Outcomes, Disease Severity in Patients With Clostridioides difficile Infection With Binary Toxin-Expressing Strains

Clostridioides difficile bacteria
Illustration of the bacteria Clostridioides difficile. These rod shaped bacteria have flagella, which are used for motility. Clostridioides difficile (formerly known as Clostridium difficile) are anaerobic bacteria prevalent in soil. In humans, the bacteria can become established in the colon and disrupt the normal gut microbiota, particularly in people taking antibiotics. Toxins released by Clostridioides difficile can produce diarrhoea and inflammation.
Investigators conducted a study that assessed disease severity and outcomes in patients with Clostridioides difficile infection with C difficile binary toxin-expressing strains.

Patients with Clostridioides difficile infection (CDI) with a C difficile binary toxin (CDT)-expressing strain had increased disease severity and worse clinical outcomes compared with those with CDI without CDT-expressing strains, according to results of a retrospective study published in Open Forum Infectious Diseases.

Between 2015 and 2017, investigators retrospectively collected stool samples from patients with CDI to test for the presence of CDT via enzyme-linked immunosorbent assay (ELISA). They noted that “CDT [comprises] CdtA, an actin-specific ADP-ribosyl transferase, and CdtB, the receptor-binding component.” The investigators also performed quantitative polymerase chain reaction (qPCR) testing to detect the presence of the CdtB gene using DNA extracted from stool samples. To determine whether patients with a stool sample positive for CDT had altered fecal microbiota, they used 16 S rRNA gene sequencing. After stratification of patients by CDT status, the investigators sought to assess whether disease severity and clinical outcomes are correlated with CDT positivity.

A total of 215 patients were included in the analysis, of whom 32 were positive for CDT and 182 were negative for CDT. Among patients in both the positive and negative CDT groups, the mean age was 64.7 and 59.2 years, 50% and 50.1% were women, and 45.2% and 19.5% had leukocyte counts greater than 15,000/mcL, respectively.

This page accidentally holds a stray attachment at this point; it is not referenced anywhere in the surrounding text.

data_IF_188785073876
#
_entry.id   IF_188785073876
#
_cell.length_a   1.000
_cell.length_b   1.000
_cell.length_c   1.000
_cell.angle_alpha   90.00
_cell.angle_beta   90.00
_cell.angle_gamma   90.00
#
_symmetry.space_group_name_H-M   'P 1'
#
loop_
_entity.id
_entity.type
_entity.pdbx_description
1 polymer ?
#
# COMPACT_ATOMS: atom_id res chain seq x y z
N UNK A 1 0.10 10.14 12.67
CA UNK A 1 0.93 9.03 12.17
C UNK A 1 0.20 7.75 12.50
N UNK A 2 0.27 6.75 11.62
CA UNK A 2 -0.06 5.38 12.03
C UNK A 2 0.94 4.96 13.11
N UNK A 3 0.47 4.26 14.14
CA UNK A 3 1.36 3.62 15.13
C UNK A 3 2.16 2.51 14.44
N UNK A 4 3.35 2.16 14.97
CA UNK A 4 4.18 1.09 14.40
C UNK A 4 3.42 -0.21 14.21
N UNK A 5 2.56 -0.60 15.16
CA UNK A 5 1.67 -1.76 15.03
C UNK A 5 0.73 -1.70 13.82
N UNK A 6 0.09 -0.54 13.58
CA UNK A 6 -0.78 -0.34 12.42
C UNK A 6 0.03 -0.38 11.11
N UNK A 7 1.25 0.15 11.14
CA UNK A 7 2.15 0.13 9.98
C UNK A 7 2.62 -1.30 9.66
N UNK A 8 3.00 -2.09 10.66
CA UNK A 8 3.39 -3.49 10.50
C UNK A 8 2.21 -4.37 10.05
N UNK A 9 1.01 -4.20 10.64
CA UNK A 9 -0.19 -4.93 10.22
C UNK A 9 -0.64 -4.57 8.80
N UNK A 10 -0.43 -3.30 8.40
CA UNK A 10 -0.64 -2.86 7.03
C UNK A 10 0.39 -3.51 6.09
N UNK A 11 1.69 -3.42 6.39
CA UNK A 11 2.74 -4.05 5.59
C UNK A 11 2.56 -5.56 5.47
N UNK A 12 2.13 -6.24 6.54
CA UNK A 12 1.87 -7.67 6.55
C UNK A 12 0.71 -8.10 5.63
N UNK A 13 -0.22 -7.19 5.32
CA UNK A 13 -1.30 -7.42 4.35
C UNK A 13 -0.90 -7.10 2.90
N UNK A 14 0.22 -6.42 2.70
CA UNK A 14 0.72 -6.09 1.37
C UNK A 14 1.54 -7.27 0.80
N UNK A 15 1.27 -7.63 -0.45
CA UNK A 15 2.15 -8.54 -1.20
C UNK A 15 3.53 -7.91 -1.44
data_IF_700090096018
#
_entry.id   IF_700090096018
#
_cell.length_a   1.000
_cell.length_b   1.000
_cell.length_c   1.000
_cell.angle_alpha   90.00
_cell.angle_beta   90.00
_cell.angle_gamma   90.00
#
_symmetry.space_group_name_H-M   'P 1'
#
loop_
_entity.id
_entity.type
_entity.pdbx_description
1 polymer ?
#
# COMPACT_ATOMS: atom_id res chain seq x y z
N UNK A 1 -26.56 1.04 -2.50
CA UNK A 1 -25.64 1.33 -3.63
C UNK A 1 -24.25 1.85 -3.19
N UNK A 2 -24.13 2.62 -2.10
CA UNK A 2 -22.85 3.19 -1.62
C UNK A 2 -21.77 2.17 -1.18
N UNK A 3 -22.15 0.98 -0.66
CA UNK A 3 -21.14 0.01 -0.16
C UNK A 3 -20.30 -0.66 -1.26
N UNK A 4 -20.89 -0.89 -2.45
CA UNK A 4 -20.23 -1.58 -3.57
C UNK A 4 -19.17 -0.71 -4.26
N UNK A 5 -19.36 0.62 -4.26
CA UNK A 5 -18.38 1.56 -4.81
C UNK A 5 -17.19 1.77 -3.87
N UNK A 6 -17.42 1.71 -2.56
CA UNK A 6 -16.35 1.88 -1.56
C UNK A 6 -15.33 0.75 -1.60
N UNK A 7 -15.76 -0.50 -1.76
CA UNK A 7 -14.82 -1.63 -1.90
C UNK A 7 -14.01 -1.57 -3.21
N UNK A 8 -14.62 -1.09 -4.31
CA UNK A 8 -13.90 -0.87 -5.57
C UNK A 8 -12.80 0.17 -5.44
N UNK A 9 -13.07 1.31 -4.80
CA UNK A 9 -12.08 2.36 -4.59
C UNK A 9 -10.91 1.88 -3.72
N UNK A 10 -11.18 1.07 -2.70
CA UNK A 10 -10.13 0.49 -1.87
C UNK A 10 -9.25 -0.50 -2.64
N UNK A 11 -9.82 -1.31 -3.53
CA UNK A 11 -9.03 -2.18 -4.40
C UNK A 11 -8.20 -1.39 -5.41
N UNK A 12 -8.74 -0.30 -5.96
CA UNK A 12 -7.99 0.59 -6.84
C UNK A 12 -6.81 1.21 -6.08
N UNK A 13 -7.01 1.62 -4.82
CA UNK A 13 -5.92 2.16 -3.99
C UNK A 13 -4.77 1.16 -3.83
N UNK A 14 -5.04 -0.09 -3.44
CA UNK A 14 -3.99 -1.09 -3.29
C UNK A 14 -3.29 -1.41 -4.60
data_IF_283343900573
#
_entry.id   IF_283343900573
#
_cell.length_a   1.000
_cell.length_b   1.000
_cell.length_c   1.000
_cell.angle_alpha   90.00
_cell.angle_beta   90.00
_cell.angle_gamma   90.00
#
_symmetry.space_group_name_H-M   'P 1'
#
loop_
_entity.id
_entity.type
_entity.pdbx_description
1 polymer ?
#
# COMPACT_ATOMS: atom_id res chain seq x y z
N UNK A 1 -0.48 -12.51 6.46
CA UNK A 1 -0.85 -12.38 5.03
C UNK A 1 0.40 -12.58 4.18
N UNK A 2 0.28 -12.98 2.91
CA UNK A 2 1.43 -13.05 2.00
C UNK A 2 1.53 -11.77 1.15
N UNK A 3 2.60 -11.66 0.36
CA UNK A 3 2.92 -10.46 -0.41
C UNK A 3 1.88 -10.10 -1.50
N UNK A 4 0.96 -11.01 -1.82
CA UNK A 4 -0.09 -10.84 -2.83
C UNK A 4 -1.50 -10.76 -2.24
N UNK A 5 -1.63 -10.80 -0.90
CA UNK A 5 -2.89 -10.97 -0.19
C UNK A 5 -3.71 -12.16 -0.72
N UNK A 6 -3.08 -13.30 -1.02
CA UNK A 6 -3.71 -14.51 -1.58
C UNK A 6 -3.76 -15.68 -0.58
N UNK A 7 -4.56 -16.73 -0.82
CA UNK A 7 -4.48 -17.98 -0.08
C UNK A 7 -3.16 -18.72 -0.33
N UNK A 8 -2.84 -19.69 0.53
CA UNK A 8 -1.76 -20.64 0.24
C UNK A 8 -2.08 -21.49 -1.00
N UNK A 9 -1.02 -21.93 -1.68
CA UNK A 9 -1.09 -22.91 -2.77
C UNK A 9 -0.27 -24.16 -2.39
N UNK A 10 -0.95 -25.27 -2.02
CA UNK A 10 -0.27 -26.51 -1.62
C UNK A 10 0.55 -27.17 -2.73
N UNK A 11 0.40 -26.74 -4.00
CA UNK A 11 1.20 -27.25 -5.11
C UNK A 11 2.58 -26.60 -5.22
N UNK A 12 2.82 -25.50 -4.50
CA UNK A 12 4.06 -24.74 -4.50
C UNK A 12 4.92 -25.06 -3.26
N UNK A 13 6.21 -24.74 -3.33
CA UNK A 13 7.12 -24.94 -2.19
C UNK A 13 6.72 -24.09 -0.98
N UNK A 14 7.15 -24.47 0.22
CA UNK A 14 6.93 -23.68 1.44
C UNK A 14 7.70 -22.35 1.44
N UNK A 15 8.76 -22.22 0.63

The investigators found that patients in the positive CDT group were significantly more likely to have increased leukocyte counts (P =.01) and an increased bacterial burden (P =.001) compared with those in the negative CDT group.

Further analysis between patients in the positive vs negative CDT groups showed that the mean length of hospitalization was significantly increased among those in the positive CDT group (18 days vs 11.5 days; P =.05). In addition, patients in the positive CDT group were significantly more likely to require intensive care unit (ICU) admission (P =.01) as well as longer ICU stays (P =.001). The rate of 90-day mortality was also significantly increased among patients in the positive CDT group (P =.03).

The investigators found no significant differences in gut microbiome diversity between patients in the positive and negative CDT groups (P =.026), indicating that increases in CDI severity related to CDT positivity may not be associated with decreases in microbiome diversity.

This study was limited by the small number of patients tested for CdtB via qPCR, which impeded the investigators’ ability to draw conclusions about ICU admissions and 90-day mortality.

Based on these findings, the investigators concluded that “characterizing [CDI] with CDT-expressing strains may be beneficial in clinical disease diagnosis and treatment.”

Disclosure: Some study authors declared affiliations with biotech, pharmaceutical, and/or device companies. Please see the original reference for a full list of authors’ disclosures. 


Young MK, Leslie JL, Madden GR, et al. Binary toxin expression by Clostridioides difficile is associated with worse disease. Open Forum Infect Dis. Published online January 10, 2022. doi:10.1093/ofid/ofac001